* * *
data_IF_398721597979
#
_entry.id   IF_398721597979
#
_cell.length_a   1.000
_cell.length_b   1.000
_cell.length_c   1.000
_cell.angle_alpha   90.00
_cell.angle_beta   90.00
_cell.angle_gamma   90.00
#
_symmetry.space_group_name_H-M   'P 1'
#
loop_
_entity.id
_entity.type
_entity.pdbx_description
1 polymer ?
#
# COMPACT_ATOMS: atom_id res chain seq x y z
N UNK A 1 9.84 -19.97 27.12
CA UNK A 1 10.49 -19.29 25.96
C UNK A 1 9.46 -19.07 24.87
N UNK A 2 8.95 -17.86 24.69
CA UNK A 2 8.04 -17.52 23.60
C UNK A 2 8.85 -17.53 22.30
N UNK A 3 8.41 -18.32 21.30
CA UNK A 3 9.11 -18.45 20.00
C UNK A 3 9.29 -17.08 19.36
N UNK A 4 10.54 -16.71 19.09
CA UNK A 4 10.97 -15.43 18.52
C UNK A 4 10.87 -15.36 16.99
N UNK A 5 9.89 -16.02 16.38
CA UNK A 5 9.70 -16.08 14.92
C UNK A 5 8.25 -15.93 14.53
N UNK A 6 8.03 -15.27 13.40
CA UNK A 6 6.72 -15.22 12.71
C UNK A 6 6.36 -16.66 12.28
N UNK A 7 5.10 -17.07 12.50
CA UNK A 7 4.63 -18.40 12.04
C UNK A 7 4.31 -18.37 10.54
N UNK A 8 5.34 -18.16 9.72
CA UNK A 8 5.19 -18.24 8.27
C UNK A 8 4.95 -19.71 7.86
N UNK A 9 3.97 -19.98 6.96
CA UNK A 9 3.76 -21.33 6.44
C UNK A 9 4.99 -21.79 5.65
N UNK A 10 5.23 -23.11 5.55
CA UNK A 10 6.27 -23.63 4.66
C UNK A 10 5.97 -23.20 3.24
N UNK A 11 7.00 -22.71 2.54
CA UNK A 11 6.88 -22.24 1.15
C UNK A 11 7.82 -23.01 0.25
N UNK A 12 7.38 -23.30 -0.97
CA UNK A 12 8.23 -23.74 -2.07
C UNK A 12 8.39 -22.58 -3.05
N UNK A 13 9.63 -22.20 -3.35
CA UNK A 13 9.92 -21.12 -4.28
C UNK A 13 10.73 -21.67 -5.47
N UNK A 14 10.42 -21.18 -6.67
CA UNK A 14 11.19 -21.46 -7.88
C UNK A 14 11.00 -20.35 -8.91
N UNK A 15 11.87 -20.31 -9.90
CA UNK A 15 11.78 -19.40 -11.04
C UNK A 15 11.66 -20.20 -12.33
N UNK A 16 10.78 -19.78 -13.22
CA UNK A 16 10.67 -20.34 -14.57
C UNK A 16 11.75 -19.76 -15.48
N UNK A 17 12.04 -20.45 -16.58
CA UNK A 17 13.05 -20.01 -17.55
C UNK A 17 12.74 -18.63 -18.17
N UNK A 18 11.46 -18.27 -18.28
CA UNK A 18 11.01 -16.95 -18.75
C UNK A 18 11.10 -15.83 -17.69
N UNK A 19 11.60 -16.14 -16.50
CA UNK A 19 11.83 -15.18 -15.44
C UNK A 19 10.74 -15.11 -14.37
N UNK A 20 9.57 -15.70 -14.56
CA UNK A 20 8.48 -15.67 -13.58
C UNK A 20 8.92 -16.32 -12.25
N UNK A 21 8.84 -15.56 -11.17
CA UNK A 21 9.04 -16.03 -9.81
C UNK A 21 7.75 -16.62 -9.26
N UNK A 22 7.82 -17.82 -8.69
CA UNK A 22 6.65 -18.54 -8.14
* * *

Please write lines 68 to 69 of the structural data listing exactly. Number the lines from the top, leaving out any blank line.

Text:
C UNK A 16 11.75 -19.76 -15.48
N UNK A 17 12.04 -20.45 -16.58